Authorities in the Democratic Republic of the Congo must hold accountable the soldiers who arrested and beat journalists Jeef Ngoyi, Marie-Louise Malou Mbela, and Jiresse Nkelani, and cease detaining journalists covering the news, the Committee to Protect Journalists said Friday.
On Wednesday, June 28, at least 12 soldiers from the Armed Forces of the DRC (FARDC) arrested, punched, and used belts to hit Ngoyi, a reporter with the U.N.-backed Radio Okapi; Malou, a reporter with state owned Radio Télévision Nationale Congolaise (RTNC); and Nkelani, a camera operator in training with the state owned broadcaster RTNC2.
The three journalists had been covering a land dispute in Kinshasa, the capital, according to a report as well as Malou and Fiston Wavingana, an RTNC camera operator who witnessed the incident, both of whom spoke to CPJ.
Authorities released Malou later that day, and released Ngoyi and Nkelani on Thursday after interventions by the U.N. mission to the DRC, according to a tweet by a local journalist and a Radio Okapi staffer who spoke to CPJ on the condition of anonymity, citing safety concerns. None of the journalists were charged with a crime.
“DRC authorities should hold accountable those responsible for arresting and violently abusing journalists Jeef Ngoyi, Marie-Louise Malou Mbela, and Jiresse Nkelani,” said Angela Quintal, CPJ’s Africa program coordinator, in New York. “The repeated arrests and attacks on Congolese journalists by security forces that are supposed to be protecting the public make for an alarming pattern that must be reversed.”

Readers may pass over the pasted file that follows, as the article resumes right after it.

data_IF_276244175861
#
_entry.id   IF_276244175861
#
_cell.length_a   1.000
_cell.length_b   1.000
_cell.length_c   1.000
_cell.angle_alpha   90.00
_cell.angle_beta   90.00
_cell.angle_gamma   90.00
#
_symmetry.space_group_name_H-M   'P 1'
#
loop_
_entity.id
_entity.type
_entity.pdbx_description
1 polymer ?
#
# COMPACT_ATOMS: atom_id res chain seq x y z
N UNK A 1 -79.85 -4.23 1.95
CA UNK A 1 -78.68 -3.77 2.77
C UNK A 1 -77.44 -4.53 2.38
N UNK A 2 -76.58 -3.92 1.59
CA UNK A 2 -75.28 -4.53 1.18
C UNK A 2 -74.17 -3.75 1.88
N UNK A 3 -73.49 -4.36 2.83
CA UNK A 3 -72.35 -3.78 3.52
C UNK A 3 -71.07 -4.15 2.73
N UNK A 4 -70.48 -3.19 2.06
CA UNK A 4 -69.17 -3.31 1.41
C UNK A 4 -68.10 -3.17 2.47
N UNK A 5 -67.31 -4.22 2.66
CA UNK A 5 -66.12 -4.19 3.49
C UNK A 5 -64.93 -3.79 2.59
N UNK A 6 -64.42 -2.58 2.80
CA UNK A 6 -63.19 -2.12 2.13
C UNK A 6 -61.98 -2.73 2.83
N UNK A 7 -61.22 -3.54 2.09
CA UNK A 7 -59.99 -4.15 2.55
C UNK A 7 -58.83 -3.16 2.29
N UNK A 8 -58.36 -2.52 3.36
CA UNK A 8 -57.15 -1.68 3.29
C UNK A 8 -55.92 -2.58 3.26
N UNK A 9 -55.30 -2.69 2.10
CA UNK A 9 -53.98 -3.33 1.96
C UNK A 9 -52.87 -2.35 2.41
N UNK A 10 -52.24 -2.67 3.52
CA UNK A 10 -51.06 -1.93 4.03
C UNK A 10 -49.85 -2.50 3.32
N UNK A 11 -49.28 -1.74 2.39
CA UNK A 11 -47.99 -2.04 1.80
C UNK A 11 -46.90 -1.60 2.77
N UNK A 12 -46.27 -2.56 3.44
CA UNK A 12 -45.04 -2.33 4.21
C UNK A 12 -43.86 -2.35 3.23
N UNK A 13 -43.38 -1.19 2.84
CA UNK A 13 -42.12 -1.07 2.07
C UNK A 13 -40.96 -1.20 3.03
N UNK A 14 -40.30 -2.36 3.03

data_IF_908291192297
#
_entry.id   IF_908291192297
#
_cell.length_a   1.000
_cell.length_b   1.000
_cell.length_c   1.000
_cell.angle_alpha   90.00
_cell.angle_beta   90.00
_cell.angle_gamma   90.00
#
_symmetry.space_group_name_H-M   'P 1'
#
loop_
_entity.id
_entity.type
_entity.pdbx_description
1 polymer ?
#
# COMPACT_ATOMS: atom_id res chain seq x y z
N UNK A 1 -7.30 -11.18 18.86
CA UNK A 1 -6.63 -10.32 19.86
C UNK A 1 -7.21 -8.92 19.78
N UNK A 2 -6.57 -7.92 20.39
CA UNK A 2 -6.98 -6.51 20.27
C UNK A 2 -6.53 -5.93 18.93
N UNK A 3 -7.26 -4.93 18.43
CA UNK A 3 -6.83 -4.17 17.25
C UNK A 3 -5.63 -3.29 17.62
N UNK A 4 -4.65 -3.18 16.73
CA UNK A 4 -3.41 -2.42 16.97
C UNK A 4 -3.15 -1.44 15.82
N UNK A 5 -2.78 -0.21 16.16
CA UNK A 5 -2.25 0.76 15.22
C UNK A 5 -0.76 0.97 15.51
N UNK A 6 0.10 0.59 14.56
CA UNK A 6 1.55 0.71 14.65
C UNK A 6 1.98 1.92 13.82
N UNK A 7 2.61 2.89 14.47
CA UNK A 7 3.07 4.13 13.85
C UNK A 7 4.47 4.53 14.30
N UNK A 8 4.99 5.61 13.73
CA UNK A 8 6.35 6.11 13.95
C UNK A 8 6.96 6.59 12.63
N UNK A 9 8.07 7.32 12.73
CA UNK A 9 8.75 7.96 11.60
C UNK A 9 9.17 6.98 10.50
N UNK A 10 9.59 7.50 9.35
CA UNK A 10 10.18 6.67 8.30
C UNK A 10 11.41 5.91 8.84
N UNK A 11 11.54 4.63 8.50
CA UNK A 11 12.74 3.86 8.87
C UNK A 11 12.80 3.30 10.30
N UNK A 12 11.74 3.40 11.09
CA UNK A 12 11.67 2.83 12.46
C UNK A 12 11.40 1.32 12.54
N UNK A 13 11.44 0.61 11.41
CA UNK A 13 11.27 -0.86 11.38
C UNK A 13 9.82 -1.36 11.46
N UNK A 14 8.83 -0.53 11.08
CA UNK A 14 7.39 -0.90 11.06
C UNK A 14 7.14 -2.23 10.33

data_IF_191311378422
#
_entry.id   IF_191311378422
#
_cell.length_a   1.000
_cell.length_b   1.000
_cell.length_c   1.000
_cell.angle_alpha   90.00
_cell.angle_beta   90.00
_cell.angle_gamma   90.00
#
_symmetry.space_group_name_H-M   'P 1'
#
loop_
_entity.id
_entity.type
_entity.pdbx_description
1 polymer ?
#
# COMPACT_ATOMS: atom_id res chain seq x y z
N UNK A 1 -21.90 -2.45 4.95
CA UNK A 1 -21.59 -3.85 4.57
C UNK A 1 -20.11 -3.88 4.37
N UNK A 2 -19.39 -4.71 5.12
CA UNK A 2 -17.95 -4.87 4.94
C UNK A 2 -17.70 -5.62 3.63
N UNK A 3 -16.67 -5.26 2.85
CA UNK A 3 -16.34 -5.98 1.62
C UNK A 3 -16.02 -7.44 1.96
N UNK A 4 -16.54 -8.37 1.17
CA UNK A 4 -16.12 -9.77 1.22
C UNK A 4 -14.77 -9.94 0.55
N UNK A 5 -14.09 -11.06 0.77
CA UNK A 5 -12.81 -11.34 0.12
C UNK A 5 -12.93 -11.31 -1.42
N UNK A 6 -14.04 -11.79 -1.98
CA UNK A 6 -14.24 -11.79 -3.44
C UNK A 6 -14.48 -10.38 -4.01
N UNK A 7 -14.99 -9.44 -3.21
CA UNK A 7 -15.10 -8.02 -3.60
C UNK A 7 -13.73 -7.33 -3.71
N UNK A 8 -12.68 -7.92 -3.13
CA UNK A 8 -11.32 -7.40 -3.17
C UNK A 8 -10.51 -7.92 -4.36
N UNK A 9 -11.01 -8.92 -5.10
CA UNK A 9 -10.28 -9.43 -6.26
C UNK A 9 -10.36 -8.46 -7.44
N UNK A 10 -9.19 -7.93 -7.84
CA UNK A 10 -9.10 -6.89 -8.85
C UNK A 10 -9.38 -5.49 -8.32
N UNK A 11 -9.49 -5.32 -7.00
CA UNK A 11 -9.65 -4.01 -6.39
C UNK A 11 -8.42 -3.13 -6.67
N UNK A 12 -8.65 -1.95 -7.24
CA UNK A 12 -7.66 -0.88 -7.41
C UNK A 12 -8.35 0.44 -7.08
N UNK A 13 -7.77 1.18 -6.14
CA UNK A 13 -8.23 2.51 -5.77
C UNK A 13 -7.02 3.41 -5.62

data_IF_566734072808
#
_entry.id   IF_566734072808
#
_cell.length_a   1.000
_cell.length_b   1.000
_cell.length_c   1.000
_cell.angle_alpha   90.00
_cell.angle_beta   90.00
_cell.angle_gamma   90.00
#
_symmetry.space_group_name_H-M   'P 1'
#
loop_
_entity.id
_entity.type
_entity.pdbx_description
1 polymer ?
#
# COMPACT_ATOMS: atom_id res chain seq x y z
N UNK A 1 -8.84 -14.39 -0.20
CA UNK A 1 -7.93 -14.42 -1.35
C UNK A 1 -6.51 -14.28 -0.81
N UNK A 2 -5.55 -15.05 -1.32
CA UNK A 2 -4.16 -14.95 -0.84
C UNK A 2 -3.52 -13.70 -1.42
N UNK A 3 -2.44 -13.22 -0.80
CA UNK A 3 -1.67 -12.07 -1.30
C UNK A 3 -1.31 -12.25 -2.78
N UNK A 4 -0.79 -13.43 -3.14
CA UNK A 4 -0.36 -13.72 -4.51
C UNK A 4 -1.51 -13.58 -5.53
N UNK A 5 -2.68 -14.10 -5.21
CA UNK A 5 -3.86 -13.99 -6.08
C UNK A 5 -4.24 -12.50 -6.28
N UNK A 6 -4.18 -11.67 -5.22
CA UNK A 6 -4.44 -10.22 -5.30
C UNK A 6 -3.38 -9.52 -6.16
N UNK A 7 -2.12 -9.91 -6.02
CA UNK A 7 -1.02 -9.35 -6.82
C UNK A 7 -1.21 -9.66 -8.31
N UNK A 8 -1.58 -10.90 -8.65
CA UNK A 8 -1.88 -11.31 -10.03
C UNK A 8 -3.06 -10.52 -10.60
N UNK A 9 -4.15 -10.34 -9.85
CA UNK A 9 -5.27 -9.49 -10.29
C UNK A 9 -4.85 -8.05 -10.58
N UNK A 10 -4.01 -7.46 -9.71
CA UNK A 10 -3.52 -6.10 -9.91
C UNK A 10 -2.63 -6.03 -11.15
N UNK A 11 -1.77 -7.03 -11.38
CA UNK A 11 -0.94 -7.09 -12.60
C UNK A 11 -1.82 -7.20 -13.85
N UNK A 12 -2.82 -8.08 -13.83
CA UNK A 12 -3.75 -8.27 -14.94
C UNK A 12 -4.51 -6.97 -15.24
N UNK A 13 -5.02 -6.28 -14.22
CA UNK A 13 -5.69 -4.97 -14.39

Before they were attacked, the journalists had interviewed a man who alleged that soldiers evicted him from his home on the orders of the DRC Minister of Urban Planning and Habitat.
A video posted on Twitter by a local journalist appears to show Ngoyi, Malou, and Nkelani after their arrest, sitting in the back of a truck with at least two other men, who CPJ was unable to identify. Two soldiers armed with rifles stand over them, and one of the soldiers can be seen beating them with a coiled rope.
During their detention, soldiers held the journalists at the local office of the Military Detection of Anti-Patriotic Activities, an intelligence unit known by its French acronym DEMIAP.
Ngoyi told CPJ that they were not seriously injured by the beatings.
Sylvain Ekenge, a spokesperson for FARDC, claimed the journalist had attacked the soldiers, resulting in their arrest.
A local DEMIAP official who was reached by phone declined to give their name or comment. CPJ’s call to the urban planning minister went unanswered.
In November 2022, FARDC soldiers similarly assaulted David Ramazani, director of Buniaactualité TV and the Buniaactualité.cd news website. CPJ